To get to Salem we got rides from the following folks:
- Two African American guys, one of whom asked, "You got black people in Australia?" We responded with, "Yes, the Aborigines! Ab-or-IJ-in-eez!"
- David, a publisher and poet who drove like a maniac but took us all the way to Portland
- "2 semi-weirdos", according to my travel diary, one of whom had emphysema (or maybe just sounded like it?). They took us right into Salem
|A little bit of Salem, OR.|
For yet more hitch-hiking.
It was kind of miserable for me as a 17-year-old, standing on the side of the road begging for a ride. It wasn't that I was scared of who would pick us up, though there was no doubt a vague element of that. It was more that I felt like a complete bum. Here is a little excerpt from my travel diary to illustrate how I was feeling:
"Hitchhiking. I imagine them saying, "Yeah right!" or "Fuck off!" or "Not on your nelly!" One guy up-yoursed me, and I felt like crying 'cos it was SO HUMILIATING." (April 8, 1998)
|Dad is a born hitch-hiker!|
But we did meet some entertaining and generous people during our trek down the west coast of the U.S.A., for e.g.:
|Me in the Christian truck.|
- A guy in the shittiest car known to man (passenger side window covered in plastic and taped up, flapping noisily at high speed) who had rather strong opinions about the Clinton/Lewinsky affair of the day. "I don't care who Bill sleeps with, as long as he doesn't want to sleep with me, you know?" He took us to Ashland where his girlfriend and eight children lived.
- A born-again truck driver who played nothing but Christian music but also told funny stories. He said that when he was still a cop, his boss called him in one day and said, "Now look, you're really out of shape." He responded with, "Since when is 'round' not a shape?" He invited us to stay at his place, though when Dad asked if his wife would mind, he said, "I don't need to ask, it's MY house!"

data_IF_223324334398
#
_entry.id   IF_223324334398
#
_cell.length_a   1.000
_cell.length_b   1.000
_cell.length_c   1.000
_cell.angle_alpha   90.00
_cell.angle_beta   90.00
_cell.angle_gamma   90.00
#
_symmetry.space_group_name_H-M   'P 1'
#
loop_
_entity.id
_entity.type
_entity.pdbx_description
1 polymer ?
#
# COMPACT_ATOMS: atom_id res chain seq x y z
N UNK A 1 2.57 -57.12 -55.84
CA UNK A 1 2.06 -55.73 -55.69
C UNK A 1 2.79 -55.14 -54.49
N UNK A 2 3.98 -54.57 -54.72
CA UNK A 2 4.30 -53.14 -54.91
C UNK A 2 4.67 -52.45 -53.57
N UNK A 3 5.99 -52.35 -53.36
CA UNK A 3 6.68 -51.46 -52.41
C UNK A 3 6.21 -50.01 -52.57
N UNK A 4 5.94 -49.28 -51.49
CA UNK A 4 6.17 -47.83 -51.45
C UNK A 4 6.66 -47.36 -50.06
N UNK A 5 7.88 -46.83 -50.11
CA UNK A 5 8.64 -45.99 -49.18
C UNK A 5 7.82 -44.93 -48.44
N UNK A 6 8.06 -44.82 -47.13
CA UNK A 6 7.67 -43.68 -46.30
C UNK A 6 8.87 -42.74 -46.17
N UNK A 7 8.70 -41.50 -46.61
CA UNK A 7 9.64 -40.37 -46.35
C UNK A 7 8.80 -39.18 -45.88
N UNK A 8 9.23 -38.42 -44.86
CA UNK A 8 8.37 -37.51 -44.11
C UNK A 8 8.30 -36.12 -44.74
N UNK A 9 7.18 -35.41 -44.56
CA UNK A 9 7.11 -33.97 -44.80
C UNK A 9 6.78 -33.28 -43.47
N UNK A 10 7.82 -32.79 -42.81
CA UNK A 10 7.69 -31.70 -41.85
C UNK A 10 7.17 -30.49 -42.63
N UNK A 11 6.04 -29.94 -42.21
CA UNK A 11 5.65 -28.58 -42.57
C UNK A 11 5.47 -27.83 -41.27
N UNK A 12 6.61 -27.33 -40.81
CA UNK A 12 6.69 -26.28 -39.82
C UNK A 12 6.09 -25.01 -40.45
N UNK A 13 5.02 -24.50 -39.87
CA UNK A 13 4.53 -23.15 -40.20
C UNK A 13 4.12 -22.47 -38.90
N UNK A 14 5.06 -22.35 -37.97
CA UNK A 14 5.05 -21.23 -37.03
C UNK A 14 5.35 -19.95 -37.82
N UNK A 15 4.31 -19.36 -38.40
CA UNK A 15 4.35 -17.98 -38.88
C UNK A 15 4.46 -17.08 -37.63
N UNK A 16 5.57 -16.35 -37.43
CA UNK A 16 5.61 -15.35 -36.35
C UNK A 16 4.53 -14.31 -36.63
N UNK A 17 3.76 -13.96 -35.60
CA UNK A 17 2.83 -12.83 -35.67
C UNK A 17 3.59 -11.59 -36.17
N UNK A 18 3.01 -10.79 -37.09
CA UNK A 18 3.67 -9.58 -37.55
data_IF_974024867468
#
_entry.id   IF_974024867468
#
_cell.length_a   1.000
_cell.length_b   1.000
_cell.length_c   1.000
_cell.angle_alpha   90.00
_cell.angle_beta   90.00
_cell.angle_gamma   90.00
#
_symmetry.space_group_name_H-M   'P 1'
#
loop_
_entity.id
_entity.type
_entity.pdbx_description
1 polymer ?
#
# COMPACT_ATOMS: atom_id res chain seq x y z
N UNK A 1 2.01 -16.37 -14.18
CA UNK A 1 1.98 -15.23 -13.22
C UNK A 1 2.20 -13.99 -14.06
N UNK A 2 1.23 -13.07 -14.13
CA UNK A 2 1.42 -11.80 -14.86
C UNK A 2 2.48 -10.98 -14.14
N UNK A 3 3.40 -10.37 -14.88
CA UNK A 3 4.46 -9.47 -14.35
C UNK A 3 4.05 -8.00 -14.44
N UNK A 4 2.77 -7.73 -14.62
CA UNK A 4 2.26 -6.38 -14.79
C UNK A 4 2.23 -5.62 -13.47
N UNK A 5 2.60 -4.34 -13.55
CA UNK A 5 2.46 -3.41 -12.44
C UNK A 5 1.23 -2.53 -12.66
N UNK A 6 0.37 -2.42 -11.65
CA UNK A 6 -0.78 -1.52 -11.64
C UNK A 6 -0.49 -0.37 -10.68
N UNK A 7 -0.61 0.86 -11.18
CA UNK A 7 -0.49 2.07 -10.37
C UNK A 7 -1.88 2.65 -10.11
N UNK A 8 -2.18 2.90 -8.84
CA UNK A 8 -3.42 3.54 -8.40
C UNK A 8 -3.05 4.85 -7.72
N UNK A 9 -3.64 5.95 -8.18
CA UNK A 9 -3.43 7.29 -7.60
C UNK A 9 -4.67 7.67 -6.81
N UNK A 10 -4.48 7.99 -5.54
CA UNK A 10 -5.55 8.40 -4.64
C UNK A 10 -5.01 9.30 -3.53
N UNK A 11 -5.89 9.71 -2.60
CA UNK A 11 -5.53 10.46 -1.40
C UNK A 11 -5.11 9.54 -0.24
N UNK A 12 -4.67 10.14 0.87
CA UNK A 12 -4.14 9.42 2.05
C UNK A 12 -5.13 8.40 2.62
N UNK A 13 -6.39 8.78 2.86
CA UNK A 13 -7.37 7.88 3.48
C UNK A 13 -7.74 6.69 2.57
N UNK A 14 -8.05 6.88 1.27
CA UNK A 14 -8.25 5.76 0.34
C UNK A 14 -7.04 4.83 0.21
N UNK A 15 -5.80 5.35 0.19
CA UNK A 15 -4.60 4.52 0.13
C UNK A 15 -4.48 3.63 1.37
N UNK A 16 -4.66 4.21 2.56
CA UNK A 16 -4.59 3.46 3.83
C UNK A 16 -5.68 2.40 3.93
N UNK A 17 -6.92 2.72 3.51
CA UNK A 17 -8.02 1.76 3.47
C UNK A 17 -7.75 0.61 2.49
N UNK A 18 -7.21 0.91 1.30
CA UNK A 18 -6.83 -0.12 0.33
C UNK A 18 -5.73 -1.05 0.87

- A middle-aged man who looked a little red-eyed, who it turned out was on his way to a good friend's funeral (the friend had committed suicide I think). He had the nicest car out of anyone we had hitch-hiked with, until San Francisco at least
- A young university student who took us all the way from Sacramento to the outskirts of San Francisco. He played good music and we thanked him for it as we parted ways.
By the time #4 dropped us off, we only had $20.00 left (still suffering from expired card/not-working-Visa problems), and…this is what happened next. Since I've written about it before, I figured I would just link back to that past entry. I'm pretty sure I've never showed off the moldy cheese photo before, though, so here it is:
|Dad and the moldy cheese.|
So, after that mighty adventure in San Fran, a member of my U.S. family flew me back to L.A. (SO. GRATEFUL.), while Dad hitch-hiked his way back down the Pacific Coast Highway (his preference). I spent my last few days in the U.S. relaxing, and one day I visited Disneyland. I also enjoyed the letters that had been waiting for me, including the one containing my shiny new NON-expired keycard!
|Back in L.A., chillaxing.|
With that, the mighty U.S.A. leg of the journey draws to a close. It really was an incredible experience, criss-crossing such an amazing country, and someday I wouldn't mind retracing my steps just to refresh my memory. No doubt things have changed since 1998, but wow, I'm sure it'd still be an incredible journey.
Next time I post for Globetrotters, I'll write about the next leg of the journey…England!
|Flying out of L.A.|